Perform Achieve and Trade (PAT) under the NMEEE

Posted on July 1, 2011 by


As a part of domestic actions by India to tackle, mitigate and adapt to climate change, the National Action Plan on Climate Change (NAPCC) was launched by the Prime Minister of India in June 2008.  NAPCC outlined eight missions – one of them being the National Mission on Enhanced Energy Efficiency (NMEEE). NMEEE operates under the Bureau of Energy Efficiency (BEE), a statutory body constituted under Ministry of Power, Government of India.

NAPCC

National Mission on Enhanced Energy Efficiency (NMEEE): NMEEE is an integrated approach for climate change mitigation through energy efficiency measures.  The Union Cabinet approved implementation of NMEEE framework in June 2010 with dedicated funds in tune with Rs. 235 crores.  It is estimated that the NMEEE will enable about 23 million tons oil-equivalent of fuel savings- in coal, gas, and petroleum products by 2015. The mission has commenced implementation from April, 2011 under the flagship of the ‘Perform Achieve and Trade (PAT)’ initiative.

Chronology of Events of NMEEE

 June 2008 Hon’able PM releases the National Action Plan of Climate Change
September 2008 NMEEE endorsed by steering Committee, MoP
October 2008 Discussion on Draft outline in PMO
Nov 2008 First consultation workshop at Mumbai
August 2009 PM’s council on Climate Change approves NMEEE in principle
December 2009 EFC recommends the implementation plan of NMEEE to Cabinet with a financial outlay of Rs. 235.35 crores
June 2010 Cabinet approves the financial outlay
  Amendment to EC Act, 2001 passed in parliament

Para 4.2 of the NMEEE mandates following objectives;

  1. A market based mechanism to enhance cost effectiveness of improvements in energy efficiency in energy-intensive large industries and facilities, through certification of energy savings that could be traded. (Perform Achieve and Trade)
  2. Accelerating the shift to energy efficient appliances in designated sectors through innovative measures to make the products more affordable. (Market Transformation for Energy Efficiency)
  3. Creation of mechanisms that would help finance demand side management programmes in all sectors by capturing future energy savings. (Energy Efficiency Financing Platform)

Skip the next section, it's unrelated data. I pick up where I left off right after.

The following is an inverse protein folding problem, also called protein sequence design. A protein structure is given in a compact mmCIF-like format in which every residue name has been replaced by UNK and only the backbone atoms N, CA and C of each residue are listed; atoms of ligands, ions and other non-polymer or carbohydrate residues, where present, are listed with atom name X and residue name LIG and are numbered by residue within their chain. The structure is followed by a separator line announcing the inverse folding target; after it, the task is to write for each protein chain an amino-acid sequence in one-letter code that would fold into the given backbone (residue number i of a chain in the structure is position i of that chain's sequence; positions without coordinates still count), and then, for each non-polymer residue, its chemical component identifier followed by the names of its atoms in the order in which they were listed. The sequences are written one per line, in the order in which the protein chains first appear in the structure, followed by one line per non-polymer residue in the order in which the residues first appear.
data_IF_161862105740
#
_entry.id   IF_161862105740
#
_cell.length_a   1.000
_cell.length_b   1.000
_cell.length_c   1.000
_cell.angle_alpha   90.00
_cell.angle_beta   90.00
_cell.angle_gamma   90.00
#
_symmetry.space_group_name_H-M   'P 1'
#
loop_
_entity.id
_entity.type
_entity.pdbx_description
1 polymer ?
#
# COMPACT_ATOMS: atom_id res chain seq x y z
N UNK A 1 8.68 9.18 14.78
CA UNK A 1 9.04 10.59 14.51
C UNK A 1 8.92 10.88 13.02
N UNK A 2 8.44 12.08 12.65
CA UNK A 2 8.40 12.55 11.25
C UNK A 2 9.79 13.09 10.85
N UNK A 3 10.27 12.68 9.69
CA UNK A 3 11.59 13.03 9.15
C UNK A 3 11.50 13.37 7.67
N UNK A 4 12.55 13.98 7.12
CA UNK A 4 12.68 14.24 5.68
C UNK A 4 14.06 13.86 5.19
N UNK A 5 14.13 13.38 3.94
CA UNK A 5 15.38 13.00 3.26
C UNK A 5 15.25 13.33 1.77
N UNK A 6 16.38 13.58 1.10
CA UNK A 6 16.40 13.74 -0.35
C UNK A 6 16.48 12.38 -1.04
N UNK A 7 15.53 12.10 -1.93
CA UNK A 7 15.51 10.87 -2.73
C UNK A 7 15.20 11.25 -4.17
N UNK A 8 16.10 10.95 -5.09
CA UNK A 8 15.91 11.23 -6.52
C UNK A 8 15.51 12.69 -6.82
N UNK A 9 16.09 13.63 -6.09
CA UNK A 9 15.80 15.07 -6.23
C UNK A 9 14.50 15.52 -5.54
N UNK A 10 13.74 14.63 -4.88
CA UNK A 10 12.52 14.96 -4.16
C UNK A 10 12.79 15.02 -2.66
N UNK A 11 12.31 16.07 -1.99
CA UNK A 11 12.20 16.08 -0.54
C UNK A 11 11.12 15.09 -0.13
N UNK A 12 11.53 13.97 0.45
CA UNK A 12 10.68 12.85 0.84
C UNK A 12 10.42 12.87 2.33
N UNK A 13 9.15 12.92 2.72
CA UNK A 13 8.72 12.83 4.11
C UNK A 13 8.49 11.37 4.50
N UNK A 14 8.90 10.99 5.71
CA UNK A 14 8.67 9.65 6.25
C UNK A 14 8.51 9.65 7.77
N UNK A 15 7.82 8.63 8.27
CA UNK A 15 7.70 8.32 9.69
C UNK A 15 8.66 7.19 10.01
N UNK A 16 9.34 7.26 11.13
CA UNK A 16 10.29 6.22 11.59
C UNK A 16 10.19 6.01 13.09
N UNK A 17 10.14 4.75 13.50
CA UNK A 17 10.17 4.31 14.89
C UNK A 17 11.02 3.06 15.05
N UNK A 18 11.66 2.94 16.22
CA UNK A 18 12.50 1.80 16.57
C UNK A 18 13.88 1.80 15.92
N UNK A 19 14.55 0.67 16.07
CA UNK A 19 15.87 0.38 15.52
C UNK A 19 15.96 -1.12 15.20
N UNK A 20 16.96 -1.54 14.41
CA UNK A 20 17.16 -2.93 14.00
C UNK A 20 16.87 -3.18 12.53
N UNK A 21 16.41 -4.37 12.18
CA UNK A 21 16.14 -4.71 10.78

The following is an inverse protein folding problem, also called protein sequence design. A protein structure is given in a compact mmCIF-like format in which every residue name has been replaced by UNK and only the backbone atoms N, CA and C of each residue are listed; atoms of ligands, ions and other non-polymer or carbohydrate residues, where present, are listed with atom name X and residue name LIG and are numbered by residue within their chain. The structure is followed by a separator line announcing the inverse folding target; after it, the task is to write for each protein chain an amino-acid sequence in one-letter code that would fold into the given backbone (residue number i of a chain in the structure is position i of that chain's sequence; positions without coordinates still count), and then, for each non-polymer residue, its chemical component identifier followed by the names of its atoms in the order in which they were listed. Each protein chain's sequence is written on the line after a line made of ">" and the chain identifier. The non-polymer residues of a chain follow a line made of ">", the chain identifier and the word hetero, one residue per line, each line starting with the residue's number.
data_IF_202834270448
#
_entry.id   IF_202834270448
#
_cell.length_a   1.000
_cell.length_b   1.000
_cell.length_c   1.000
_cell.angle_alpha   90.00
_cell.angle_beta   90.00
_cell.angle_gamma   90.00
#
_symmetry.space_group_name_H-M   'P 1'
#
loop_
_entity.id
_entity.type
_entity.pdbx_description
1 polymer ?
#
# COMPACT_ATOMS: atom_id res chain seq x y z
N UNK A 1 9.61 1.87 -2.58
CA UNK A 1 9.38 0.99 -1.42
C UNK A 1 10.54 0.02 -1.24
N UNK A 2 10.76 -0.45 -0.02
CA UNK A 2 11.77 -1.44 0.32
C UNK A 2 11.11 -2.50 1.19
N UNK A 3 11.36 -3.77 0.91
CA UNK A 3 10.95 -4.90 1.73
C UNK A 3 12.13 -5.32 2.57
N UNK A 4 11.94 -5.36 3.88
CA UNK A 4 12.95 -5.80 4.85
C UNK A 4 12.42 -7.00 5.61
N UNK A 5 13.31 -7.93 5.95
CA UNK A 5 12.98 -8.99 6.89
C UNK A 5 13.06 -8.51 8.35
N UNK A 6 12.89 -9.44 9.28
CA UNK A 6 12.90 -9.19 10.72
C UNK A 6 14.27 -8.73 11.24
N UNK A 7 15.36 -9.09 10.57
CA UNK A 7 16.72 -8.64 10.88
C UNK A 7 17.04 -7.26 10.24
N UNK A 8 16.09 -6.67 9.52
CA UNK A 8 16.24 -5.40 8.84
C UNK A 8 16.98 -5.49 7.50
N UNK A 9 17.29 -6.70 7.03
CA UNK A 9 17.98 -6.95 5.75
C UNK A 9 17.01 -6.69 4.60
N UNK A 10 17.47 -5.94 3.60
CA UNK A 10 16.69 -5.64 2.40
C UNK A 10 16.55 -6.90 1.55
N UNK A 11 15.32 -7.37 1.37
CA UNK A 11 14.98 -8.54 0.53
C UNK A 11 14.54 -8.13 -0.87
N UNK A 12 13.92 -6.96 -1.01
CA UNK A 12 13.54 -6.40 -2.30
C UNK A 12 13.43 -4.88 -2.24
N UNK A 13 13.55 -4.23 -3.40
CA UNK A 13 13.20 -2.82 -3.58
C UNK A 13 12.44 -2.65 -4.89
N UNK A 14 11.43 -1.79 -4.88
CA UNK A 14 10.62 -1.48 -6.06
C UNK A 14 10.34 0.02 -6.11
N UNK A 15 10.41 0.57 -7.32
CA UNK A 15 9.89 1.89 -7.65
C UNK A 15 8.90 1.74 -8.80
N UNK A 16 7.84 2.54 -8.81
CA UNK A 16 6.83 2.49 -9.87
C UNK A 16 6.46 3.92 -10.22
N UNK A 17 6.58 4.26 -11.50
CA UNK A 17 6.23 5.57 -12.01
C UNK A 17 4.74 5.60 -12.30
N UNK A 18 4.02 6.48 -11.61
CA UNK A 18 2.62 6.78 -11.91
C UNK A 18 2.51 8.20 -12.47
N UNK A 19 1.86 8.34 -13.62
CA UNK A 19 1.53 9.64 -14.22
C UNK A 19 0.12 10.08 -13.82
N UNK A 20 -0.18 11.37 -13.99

4. Developing fiscal instruments to promote energy efficiency (Framework for Energy Efficient Economic Development) Market-based approaches to unlock energy efficiency opportunities, estimated to be about Rs. 74,000 crores.

NMEEE

Perform Achieve and Trade (PAT): The Perform Achieve and Trade scheme is a market-based mechanism to enhance energy efficiency in the large energy-intensive industries. The facilities that come under the energy-intensive and large scale industries are known as ‘Designated Consumers’. The list of these consumers has been published by BEE. PAT scheme creates energy efficiency targets to be met and incentivizes businesses achieving higher energy efficiency with tradable energy saving certificates (ESCerts) The market for these ESCerts will be the entities that will not meet their energy efficiency targets and will need to buy these ESCerts to meet the energy efficiency norms.

Energy Savings Certificates (Escerts) – How will it work?

  • Designated consumers will be given Specific Energy Consumption (SEC) targets to meet over a period of three years.
  • If they succeed in meeting the threshold for the energy saving, they will have no obligation to buy ESCerts from others through the PAT mechanism.
  • Those who have surpassed the target (i.e. achieved additional savings above the benchmark) will  qualify for earning Energy Saving Certificates (ESCerts), which could be traded with DCs  falling short of their targets. 

PAT Legal Framework 

The operational guidelines for the PAT framework to be implemented are embedded in the various sections of the Act as under 

  • Furnish report of energy consumption to the Designated Authority of the State as well as to BEE (section 14(k))
  • Designate or appoint an Energy Manager who will be in-charge of submission of annual energy consumption returns of the Designated Agencies and BEE (section 14 (l))